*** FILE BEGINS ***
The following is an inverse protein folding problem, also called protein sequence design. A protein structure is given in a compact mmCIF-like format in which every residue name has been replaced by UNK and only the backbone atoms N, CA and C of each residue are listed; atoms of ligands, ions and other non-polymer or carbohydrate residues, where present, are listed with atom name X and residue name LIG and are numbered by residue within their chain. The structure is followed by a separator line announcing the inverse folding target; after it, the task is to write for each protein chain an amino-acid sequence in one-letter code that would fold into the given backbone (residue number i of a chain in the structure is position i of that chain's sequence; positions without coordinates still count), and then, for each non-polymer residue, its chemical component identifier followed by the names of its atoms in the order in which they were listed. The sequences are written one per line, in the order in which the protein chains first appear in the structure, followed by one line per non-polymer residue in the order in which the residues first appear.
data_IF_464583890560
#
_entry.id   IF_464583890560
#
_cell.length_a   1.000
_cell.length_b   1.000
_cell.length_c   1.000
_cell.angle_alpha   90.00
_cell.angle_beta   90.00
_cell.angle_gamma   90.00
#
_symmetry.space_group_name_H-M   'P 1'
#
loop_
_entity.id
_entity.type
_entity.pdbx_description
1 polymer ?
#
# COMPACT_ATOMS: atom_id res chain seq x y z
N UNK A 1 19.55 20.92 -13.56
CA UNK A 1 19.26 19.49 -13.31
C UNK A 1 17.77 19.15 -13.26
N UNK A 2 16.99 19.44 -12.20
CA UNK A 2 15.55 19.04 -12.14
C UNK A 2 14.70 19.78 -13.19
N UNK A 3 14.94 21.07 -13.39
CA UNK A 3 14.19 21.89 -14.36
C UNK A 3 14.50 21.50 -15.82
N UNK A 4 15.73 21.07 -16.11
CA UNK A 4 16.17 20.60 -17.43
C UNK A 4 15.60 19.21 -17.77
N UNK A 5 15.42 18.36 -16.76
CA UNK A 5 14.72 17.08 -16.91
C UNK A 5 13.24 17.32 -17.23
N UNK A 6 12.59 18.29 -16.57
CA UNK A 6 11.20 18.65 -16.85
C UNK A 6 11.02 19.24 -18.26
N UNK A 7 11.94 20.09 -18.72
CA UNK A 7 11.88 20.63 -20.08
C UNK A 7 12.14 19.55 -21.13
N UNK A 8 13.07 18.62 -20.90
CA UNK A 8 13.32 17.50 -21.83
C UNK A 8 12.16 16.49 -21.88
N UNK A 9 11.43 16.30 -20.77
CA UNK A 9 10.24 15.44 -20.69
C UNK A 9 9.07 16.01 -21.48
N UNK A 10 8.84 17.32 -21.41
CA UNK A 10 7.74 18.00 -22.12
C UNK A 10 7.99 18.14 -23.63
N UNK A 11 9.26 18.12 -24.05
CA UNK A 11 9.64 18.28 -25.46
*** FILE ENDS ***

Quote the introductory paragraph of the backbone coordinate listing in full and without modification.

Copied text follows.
The following is an inverse protein folding problem, also called protein sequence design. A protein structure is given in a compact mmCIF-like format in which every residue name has been replaced by UNK and only the backbone atoms N, CA and C of each residue are listed; atoms of ligands, ions and other non-polymer or carbohydrate residues, where present, are listed with atom name X and residue name LIG and are numbered by residue within their chain. The structure is followed by a separator line announcing the inverse folding target; after it, the task is to write for each protein chain an amino-acid sequence in one-letter code that would fold into the given backbone (residue number i of a chain in the structure is position i of that chain's sequence; positions without coordinates still count), and then, for each non-polymer residue, its chemical component identifier followed by the names of its atoms in the order in which they were listed. The sequences are written one per line, in the order in which the protein chains first appear in the structure, followed by one line per non-polymer residue in the order in which the residues first appear.